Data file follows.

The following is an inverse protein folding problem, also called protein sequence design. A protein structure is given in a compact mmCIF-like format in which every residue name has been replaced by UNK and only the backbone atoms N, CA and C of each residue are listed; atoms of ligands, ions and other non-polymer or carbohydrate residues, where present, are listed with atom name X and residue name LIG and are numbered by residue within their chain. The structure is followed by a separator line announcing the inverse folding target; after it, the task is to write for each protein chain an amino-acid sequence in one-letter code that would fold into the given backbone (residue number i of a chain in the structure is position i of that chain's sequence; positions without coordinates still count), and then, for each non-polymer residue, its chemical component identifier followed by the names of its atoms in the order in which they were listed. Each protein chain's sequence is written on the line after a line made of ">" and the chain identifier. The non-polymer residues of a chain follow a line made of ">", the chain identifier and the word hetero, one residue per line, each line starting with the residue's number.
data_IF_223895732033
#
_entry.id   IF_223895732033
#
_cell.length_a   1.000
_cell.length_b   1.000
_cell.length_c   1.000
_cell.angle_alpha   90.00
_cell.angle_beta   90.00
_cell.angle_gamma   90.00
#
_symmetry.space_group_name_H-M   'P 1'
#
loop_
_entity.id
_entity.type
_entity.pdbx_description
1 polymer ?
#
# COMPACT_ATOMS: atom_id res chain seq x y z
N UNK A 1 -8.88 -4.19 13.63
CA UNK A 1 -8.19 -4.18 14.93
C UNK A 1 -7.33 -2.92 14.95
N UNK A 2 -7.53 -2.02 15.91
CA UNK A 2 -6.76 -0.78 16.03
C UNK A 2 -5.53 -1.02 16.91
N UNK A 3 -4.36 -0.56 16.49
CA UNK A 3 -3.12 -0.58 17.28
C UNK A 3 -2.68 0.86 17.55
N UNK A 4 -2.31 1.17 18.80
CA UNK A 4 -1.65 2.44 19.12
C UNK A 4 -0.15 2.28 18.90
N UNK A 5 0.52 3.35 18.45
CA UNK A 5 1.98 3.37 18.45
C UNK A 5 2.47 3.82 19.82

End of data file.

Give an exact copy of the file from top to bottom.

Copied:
The following is an inverse protein folding problem, also called protein sequence design. A protein structure is given in a compact mmCIF-like format in which every residue name has been replaced by UNK and only the backbone atoms N, CA and C of each residue are listed; atoms of ligands, ions and other non-polymer or carbohydrate residues, where present, are listed with atom name X and residue name LIG and are numbered by residue within their chain. The structure is followed by a separator line announcing the inverse folding target; after it, the task is to write for each protein chain an amino-acid sequence in one-letter code that would fold into the given backbone (residue number i of a chain in the structure is position i of that chain's sequence; positions without coordinates still count), and then, for each non-polymer residue, its chemical component identifier followed by the names of its atoms in the order in which they were listed. Each protein chain's sequence is written on the line after a line made of ">" and the chain identifier. The non-polymer residues of a chain follow a line made of ">", the chain identifier and the word hetero, one residue per line, each line starting with the residue's number.
data_IF_223895732033
#
_entry.id   IF_223895732033
#
_cell.length_a   1.000
_cell.length_b   1.000
_cell.length_c   1.000
_cell.angle_alpha   90.00
_cell.angle_beta   90.00
_cell.angle_gamma   90.00
#
_symmetry.space_group_name_H-M   'P 1'
#
loop_
_entity.id
_entity.type
_entity.pdbx_description
1 polymer ?
#
# COMPACT_ATOMS: atom_id res chain seq x y z
N UNK A 1 -8.88 -4.19 13.63
CA UNK A 1 -8.19 -4.18 14.93
C UNK A 1 -7.33 -2.92 14.95
N UNK A 2 -7.53 -2.02 15.91
CA UNK A 2 -6.76 -0.78 16.03
C UNK A 2 -5.53 -1.02 16.91
N UNK A 3 -4.36 -0.56 16.49
CA UNK A 3 -3.12 -0.58 17.28
C UNK A 3 -2.68 0.86 17.55
N UNK A 4 -2.31 1.17 18.80
CA UNK A 4 -1.65 2.44 19.12
C UNK A 4 -0.15 2.28 18.90
N UNK A 5 0.52 3.35 18.45
CA UNK A 5 1.98 3.37 18.45
C UNK A 5 2.47 3.82 19.82